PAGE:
Transformation prepares UNTHSC for the future
Imagine teams of extraordinary researchers and clinicians from different disciplines working together to create solutions for the biggest health problems facing Texas.
Each scientist or physician contributes his or her own unique skills, knowledge and ideas, collaborating in unique ways that create innovation and push the boundaries of discovery.
At UNT Health Science Center, that vision is now.
The Health Science Center has launched a major reorganization that will transition it from a traditional department structure to one formed around multidisciplinary health institutes. Researchers, educators and physicians in each institute will concentrate their capabilities and resources on a specific health area, such as healthy aging, cardiovascular disease, blindness, or mental health.
In the new model, the Health Science Center’s five schools will each function as the university’s primary teaching divisions.
This transformation aligns the Health Science Center’s research and education endeavors with its areas of excellence and positions the university as a pioneer in the rapidly changing environments of health care and medical education.
“Funding, efficiency and accountability among academic health science centers are changing,” said Glenn Dillon, PhD, Vice Provost for Health Institutes. “This new organizational structure will empower our university to thrive in this shifting landscape and allow us to focus our greatest strengths on solving the most complex medical problems.”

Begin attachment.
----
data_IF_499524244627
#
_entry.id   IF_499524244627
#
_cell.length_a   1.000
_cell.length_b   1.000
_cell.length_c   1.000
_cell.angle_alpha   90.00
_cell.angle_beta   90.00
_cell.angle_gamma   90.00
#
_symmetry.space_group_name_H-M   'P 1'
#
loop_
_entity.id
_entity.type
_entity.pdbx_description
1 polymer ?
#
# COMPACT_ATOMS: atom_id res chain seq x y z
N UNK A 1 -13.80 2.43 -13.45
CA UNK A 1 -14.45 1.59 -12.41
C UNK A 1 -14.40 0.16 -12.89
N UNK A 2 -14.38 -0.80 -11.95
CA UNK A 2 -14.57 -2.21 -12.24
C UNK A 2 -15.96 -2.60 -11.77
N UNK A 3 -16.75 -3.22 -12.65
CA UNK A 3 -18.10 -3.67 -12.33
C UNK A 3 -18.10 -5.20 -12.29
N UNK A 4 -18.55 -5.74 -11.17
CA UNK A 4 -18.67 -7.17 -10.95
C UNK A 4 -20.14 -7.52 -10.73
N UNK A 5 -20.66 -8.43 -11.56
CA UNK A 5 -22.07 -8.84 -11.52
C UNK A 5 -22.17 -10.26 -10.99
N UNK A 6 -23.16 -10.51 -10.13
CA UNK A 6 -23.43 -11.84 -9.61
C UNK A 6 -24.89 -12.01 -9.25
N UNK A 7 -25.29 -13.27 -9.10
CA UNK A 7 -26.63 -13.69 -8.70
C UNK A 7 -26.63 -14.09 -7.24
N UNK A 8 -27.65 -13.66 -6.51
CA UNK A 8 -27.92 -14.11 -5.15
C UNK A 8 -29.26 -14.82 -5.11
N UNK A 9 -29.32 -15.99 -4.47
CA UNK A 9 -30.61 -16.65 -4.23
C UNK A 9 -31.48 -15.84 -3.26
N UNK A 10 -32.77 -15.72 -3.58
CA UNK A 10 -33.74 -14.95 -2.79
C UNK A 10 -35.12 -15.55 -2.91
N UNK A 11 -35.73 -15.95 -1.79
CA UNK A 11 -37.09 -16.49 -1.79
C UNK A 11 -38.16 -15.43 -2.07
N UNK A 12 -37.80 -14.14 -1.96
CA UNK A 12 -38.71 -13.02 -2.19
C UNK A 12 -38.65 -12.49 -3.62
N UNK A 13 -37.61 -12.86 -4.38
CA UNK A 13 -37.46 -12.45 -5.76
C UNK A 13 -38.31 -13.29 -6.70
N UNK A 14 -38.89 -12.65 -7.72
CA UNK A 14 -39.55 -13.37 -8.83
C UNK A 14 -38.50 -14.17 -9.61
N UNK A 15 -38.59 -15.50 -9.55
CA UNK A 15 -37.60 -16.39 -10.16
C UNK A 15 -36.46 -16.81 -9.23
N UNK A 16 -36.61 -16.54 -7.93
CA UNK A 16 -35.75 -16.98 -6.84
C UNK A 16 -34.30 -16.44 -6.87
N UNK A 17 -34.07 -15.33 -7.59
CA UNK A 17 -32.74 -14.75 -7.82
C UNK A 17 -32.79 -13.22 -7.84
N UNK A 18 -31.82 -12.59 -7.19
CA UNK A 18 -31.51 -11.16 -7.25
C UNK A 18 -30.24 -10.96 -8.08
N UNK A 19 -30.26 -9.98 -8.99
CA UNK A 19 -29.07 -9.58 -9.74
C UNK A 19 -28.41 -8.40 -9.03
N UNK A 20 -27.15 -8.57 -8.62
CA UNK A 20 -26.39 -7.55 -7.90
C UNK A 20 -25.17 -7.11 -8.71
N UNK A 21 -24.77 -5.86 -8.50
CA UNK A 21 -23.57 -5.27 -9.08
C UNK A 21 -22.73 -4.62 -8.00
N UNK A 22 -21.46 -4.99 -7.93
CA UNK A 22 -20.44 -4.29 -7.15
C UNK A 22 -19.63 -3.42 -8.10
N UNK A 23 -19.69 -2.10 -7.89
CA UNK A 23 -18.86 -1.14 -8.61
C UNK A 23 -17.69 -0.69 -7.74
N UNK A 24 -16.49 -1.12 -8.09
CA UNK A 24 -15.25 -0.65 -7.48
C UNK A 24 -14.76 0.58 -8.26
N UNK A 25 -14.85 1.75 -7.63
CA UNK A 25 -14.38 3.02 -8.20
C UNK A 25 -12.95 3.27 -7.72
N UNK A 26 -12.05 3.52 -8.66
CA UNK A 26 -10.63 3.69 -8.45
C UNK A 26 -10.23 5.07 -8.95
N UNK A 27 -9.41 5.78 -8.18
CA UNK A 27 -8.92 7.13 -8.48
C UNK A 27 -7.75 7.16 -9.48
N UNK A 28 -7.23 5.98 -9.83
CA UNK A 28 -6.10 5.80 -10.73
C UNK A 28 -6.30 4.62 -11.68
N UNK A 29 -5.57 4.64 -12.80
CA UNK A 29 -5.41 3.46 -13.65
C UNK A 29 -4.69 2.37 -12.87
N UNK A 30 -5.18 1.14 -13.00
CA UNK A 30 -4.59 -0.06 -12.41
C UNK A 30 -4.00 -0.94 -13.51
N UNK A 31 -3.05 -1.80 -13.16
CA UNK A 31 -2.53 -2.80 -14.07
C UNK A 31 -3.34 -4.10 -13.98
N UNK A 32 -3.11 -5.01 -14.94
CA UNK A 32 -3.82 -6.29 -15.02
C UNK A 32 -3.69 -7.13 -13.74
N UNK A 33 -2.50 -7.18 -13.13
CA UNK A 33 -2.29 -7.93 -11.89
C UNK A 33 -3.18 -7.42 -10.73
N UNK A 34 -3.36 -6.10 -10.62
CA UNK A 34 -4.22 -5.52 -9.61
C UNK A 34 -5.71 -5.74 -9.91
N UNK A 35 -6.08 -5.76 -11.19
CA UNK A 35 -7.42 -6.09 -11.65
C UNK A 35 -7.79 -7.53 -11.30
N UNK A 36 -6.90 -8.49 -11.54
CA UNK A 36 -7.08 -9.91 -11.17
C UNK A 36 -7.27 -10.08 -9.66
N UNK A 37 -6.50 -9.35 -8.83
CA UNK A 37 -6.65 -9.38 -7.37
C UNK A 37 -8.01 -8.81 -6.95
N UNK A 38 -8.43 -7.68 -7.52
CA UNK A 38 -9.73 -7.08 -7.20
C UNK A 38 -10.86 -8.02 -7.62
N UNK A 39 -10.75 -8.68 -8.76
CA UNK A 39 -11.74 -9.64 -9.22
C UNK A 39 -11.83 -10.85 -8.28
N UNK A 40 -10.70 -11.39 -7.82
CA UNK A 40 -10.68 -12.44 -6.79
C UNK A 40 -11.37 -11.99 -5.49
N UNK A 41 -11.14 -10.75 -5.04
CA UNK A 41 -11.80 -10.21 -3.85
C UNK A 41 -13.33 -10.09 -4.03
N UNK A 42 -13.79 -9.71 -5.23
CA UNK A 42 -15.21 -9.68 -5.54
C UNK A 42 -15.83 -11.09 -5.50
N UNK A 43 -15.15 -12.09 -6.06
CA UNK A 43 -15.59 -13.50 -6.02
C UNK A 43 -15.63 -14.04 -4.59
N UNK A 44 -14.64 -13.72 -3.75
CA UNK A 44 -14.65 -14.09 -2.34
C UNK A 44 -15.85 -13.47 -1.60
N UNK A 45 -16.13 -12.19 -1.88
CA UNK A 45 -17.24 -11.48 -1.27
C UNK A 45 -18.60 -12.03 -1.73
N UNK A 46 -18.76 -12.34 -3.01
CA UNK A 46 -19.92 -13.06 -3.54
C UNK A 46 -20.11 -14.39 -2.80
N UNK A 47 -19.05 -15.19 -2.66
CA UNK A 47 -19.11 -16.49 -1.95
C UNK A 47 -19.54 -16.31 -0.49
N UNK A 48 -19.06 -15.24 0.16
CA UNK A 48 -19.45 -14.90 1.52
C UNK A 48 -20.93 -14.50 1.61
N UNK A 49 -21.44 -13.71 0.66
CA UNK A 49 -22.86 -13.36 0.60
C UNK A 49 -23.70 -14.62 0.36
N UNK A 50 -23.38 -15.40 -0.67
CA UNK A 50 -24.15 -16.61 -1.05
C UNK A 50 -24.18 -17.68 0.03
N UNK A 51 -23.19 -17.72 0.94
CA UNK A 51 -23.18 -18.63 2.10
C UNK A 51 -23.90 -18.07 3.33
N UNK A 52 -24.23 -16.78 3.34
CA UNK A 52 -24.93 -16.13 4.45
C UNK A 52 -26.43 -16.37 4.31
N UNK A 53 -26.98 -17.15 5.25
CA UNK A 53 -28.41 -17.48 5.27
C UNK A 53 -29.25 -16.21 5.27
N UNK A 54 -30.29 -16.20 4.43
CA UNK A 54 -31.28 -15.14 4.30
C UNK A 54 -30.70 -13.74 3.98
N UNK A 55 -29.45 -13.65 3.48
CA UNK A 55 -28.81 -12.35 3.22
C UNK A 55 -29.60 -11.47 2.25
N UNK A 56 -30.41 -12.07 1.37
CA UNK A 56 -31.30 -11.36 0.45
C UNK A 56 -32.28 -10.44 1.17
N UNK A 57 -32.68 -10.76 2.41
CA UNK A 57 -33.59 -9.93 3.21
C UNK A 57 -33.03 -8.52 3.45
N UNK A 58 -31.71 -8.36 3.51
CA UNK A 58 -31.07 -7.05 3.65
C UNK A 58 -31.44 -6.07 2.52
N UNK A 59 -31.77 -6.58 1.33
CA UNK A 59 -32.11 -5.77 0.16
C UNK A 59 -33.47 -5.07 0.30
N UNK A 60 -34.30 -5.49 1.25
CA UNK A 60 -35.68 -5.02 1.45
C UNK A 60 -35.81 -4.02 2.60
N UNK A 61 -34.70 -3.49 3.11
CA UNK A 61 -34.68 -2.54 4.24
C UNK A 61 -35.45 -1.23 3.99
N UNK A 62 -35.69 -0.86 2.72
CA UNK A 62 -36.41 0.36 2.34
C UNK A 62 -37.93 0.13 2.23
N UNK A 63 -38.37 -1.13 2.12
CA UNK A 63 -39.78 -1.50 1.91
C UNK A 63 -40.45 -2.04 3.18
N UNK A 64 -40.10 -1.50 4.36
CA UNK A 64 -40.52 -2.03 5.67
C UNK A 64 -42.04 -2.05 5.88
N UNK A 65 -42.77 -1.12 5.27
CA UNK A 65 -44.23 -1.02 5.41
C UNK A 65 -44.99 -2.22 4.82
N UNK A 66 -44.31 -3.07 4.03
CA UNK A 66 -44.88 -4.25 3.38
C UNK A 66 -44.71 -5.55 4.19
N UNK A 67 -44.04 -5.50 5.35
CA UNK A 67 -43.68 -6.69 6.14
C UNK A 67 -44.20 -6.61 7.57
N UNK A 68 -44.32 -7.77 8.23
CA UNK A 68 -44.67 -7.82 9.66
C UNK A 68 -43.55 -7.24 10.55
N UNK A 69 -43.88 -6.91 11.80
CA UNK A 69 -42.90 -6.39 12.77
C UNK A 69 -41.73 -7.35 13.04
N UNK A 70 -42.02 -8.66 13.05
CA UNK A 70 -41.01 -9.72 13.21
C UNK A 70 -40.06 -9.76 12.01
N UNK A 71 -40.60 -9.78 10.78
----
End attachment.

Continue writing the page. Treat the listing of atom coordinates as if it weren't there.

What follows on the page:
Each institute will be able to develop centers — smaller teams of faculty and staff with missions that fit the institute’s goals but with more specific focuses. The first four institutes that launched Sept. 1 are the:
- Institute for Cardiovascular and Metabolic Disease
- Institute for Healthy Aging
- Mental Sciences Institute
- North Texas Eye Research Institute
The remaining six institutes will form by fall 2016. Those institutes will focus on the following health areas:
- Human Movement
- Clinical Diagnostics, Therapeutics Development
- Molecular Medicine
- Patient Safety
- Population Health, Health Disparities
- Primary Care, Women’s Health
“It’s an extraordinary time of change at UNT Health Science Center,” said Thomas Yorio, PhD, Provost and Vice President of Academic Affairs. “These changes better position us to be an educational, research and clinical powerhouse for Fort Worth.”
By Jan Jarvis [caption id="attachment_200398685" align="alignright" width="200"] Dr. Jin Liu[/caption] For someone with peripheral arterial disease – a condition that causes narrowing of arteries in the limbs - pain is a big problem. “The treatment for it is exercise,” said Eric G...Read more
Jul 19, 2018
By Alex Branch Janet Heath has a deeply personal interest in Alzheimer’s disease. Her mother suffered from it, as did her grandmother. Heath spent the last 10 years of her mother’s life trying to coordinate high-quality care as the disease took its terrible toll. That’s why Heath and ...Read more
Jul 17, 2018
By Jan Jarvis The first study of a blood test to detect Alzheimer’s disease within a primary care setting soon will be conducted at UNT Health Science Center. The simple test could be a game-changer in the diagnosis of early Alzheimer’s. If successful, it would be possible to ide...Read more
Jul 12, 2018
By Jeff Carlton Charles Taylor, PharmD, who has presided over a number of critical academic milestones as Dean of the UNT System College of Pharmacy, will become Provost and Executive Vice President of Academic Affairs at UNT Health Science Center. Dr. Taylor said he was “excited, honore...Read more
Jul 11, 2018